Love that stinky, Jell-O like lutefisk Christmas tradition
It's terribly stinky at our family Christmas Eve evening meal. Each year, the center platter dons a fish with a texture that reminds me of Jell-O.
Fish Jell-O for Christmas? It's technically lutefisk. Translated from Norwegian, lutefisk means lyefish, a dry cod that was soaked in a lye solution. The old, early ways of soaking dry cod in lye are gone, and I am told the quality of lutefisk is better than ever. Quality cod or not, I am making lutefisk, alongside a prime rib beef roast for my family's Christmas Eve dinner before we attend church.
Here's a secret from the Christmas cook: I don't like lutefisk. I don't like the texture, the look of it and certainly not the smell. Most Americans with Norwegian heritage are like me because in my internet research of lutefisk I learned consumption is falling 5 to 7 percent each year. However, in Norway, the younger generation is eating it again, and there is a surge in lutefisk popularity. My lutefisk preparation may not cause a surge in popularity for it within in my family. When I told our kids I had purchased lutefisk while picking up our venison and half a beef at Valley Meat Supply in Valley City, N.D., they groaned and said, "Why?" Why lutefisk on Christmas Eve?
Each year, my memories of the smell of lutefisk fade. My memories of sitting around the large dining table at my grandparents' or my parents' farmhouses and eating it live on. I eat about a tablespoon size worth each year, buried in melted butter and swallow it in one gulp. This year I am aiming for two tablespoons, doubling my serving because I bought 7 pounds of it this year and don't want to give too many leftovers to the cats. Though, I do have memories of bringing leftover lutefisk to barn cats when I was a kid. Even the farm animals eat well on Christmas.
I want to carry on a few important traditions to the next generation. Lutefisk on Christmas Eve is a nod to tradition, to the way my Norwegian ancestors survived long before they were here farming on the American prairie land we remain on today.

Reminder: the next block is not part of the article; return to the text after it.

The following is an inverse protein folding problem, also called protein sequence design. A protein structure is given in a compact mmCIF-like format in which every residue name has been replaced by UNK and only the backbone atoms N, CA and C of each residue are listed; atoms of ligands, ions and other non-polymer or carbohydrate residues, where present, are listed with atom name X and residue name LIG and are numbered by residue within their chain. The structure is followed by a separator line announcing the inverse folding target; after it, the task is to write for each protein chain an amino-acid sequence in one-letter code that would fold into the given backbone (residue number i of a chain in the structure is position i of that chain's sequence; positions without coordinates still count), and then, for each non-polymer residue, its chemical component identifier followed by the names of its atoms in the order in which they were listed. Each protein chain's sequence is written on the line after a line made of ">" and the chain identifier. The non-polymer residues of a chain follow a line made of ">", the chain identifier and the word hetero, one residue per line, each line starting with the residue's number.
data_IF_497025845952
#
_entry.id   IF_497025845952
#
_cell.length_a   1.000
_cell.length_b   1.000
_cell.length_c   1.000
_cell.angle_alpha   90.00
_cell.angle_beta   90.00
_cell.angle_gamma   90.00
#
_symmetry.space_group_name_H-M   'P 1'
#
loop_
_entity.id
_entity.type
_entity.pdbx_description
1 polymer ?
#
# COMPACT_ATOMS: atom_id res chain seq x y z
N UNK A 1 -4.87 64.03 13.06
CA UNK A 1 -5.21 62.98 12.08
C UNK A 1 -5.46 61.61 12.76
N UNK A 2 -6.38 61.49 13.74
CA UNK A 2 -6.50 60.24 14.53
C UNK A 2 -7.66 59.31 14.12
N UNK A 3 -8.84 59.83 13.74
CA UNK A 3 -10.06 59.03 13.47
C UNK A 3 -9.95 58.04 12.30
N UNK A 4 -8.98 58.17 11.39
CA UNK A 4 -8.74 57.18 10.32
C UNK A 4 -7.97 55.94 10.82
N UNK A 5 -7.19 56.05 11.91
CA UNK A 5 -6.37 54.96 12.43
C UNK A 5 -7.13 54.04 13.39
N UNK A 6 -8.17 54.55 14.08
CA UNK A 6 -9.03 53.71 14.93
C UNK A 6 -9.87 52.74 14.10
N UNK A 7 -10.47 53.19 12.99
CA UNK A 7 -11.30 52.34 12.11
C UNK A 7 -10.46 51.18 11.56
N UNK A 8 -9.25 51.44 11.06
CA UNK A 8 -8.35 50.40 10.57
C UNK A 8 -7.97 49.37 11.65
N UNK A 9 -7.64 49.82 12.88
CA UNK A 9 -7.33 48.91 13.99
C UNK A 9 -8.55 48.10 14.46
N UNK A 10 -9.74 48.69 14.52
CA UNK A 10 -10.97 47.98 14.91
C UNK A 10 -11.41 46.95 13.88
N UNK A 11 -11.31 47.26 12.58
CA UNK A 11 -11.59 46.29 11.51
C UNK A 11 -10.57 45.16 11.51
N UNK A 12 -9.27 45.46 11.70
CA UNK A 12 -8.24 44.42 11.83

Cod is caught in Norway from the cold, winter months into the early spring. The cod would come into the Northern Norway coast and be dried. Cod is one of the oldest Norwegian trading commodities and once was a major part of diets, especially on long voyages, like from Norway to the United States by boat.
Olsen Fish in Minneapolis, Minn., is the largest retailer of lutefisk in the United States and supplies church suppers and retailers around the country, about 500,000 pounds annually. They supplied my retailer of choice in Valley City, N.D., and had a stack of "Love that Lutefisk" placemats to share when I purchased the fish. The paper placemat is complete with new recipes and lists a phone number for the "Lutefisk Hotline" I might need to use on Christmas Eve.
The top of the Olsen Fish placement reads “Preserving a Tradition.” Yes I am preserving a food tradition but also creating fellowship around food. I went back to Valley Meats Supply this week to purchase the freshest oysters that be found in North Dakota. It's not exactly like shucking them at Cape Cod like I once did, but again it's an effort to preserve a food tradition for my husband's side of the family. Alongside lutefisk will be oyster stew this Christmas. Find your food traditions. Dig up old recipes. Prepare them. Most importantly, gather your loved ones together this holiday season. Set the table. Turn off the electronics and television. Sit together. Enjoy food, even if it looks and taste like fish Jell-O, and share in fellowship together around traditions, new and old.